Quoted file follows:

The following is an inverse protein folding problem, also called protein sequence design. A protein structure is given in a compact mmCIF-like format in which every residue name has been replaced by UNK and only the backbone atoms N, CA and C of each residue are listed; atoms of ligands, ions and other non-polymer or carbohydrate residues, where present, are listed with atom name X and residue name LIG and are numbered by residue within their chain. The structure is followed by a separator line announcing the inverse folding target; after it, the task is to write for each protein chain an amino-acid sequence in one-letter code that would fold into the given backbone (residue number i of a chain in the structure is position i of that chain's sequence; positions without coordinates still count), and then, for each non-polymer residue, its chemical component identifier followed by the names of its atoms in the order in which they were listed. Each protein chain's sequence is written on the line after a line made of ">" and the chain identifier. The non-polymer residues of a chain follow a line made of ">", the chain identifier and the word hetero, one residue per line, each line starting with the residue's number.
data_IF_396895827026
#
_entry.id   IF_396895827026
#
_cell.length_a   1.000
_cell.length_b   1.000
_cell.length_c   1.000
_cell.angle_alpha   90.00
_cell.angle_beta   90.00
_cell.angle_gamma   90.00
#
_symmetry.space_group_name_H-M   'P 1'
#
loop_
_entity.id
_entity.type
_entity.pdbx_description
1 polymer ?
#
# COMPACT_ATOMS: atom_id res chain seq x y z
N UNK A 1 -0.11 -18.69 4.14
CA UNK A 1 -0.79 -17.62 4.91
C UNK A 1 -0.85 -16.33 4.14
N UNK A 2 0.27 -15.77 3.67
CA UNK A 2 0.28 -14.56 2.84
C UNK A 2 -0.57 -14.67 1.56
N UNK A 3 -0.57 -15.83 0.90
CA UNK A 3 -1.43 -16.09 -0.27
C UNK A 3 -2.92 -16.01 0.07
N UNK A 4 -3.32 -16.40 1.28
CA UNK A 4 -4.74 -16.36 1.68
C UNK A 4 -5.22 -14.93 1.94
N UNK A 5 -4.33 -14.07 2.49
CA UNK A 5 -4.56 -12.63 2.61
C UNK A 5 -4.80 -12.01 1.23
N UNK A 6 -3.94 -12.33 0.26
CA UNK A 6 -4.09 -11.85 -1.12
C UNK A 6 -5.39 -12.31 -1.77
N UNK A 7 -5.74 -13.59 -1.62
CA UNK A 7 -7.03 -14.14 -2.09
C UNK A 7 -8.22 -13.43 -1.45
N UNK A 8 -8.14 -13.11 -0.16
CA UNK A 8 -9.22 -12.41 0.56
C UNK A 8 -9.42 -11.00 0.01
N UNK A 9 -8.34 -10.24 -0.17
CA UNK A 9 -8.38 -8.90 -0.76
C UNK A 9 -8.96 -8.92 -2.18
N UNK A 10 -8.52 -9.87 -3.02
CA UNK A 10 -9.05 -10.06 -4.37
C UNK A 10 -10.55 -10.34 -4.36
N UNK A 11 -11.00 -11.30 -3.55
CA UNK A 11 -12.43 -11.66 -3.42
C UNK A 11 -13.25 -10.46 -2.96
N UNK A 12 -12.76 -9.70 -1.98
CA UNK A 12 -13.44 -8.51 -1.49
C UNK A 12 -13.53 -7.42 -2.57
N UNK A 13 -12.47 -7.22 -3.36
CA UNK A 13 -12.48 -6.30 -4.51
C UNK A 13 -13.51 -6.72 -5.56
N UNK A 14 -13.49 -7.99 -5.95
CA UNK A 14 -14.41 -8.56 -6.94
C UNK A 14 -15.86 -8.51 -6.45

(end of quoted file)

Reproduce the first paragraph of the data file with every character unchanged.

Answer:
The following is an inverse protein folding problem, also called protein sequence design. A protein structure is given in a compact mmCIF-like format in which every residue name has been replaced by UNK and only the backbone atoms N, CA and C of each residue are listed; atoms of ligands, ions and other non-polymer or carbohydrate residues, where present, are listed with atom name X and residue name LIG and are numbered by residue within their chain. The structure is followed by a separator line announcing the inverse folding target; after it, the task is to write for each protein chain an amino-acid sequence in one-letter code that would fold into the given backbone (residue number i of a chain in the structure is position i of that chain's sequence; positions without coordinates still count), and then, for each non-polymer residue, its chemical component identifier followed by the names of its atoms in the order in which they were listed. Each protein chain's sequence is written on the line after a line made of ">" and the chain identifier. The non-polymer residues of a chain follow a line made of ">", the chain identifier and the word hetero, one residue per line, each line starting with the residue's number.